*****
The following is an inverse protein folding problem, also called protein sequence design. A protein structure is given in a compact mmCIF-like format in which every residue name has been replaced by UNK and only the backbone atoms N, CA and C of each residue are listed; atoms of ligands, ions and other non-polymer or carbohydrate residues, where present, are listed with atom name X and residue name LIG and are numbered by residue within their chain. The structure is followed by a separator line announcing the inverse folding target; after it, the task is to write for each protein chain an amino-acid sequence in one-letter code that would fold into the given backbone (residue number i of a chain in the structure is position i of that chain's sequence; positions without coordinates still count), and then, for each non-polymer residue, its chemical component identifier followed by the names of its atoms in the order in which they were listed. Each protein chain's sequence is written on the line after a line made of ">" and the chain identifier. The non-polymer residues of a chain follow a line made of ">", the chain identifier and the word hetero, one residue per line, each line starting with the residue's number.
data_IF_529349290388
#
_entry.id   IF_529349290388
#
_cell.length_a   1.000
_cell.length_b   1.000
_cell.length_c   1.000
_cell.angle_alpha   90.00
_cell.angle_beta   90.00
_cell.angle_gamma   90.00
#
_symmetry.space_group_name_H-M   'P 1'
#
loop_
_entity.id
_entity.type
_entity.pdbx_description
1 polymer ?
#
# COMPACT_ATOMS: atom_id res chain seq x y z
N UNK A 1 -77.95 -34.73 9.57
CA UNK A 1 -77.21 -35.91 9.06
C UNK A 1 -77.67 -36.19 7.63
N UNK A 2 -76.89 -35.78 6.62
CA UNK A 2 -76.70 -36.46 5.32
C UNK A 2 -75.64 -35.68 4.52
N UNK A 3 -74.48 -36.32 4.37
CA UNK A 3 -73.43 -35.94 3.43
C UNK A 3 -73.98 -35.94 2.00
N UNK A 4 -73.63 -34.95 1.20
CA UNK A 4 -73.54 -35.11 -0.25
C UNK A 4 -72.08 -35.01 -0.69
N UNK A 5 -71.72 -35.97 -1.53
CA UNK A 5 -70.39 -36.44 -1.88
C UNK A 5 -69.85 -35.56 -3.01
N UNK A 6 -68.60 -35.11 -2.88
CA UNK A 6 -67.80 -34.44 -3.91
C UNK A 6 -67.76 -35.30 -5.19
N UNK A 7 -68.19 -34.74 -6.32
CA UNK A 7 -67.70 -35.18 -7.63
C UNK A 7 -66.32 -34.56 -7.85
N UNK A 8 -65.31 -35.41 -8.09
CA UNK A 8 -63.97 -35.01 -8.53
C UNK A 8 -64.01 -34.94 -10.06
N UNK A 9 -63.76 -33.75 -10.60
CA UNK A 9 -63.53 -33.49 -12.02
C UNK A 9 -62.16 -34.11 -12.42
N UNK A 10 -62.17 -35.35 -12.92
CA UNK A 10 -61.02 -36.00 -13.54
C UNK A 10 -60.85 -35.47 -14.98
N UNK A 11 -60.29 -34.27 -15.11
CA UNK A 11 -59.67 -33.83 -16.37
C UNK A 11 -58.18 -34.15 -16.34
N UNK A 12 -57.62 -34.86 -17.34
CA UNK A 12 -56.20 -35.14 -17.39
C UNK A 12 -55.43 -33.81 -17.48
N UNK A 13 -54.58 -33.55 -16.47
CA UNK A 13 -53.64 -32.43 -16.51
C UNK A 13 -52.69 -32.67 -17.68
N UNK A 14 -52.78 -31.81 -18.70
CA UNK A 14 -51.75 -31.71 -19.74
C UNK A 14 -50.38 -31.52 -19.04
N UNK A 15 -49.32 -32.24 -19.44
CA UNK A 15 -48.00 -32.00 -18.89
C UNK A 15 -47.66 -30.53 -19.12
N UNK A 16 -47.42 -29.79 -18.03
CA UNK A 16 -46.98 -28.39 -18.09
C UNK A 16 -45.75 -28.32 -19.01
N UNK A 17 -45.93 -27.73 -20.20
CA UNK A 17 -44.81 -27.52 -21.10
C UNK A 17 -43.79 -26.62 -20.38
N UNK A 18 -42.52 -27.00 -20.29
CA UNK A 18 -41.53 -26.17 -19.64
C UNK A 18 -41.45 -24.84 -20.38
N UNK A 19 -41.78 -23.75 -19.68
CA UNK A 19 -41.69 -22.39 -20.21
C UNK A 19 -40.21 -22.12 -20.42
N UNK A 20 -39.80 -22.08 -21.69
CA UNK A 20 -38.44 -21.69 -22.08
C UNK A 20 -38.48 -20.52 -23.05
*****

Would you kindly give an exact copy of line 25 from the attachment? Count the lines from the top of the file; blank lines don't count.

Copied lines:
N UNK A 2 -76.89 -35.78 6.62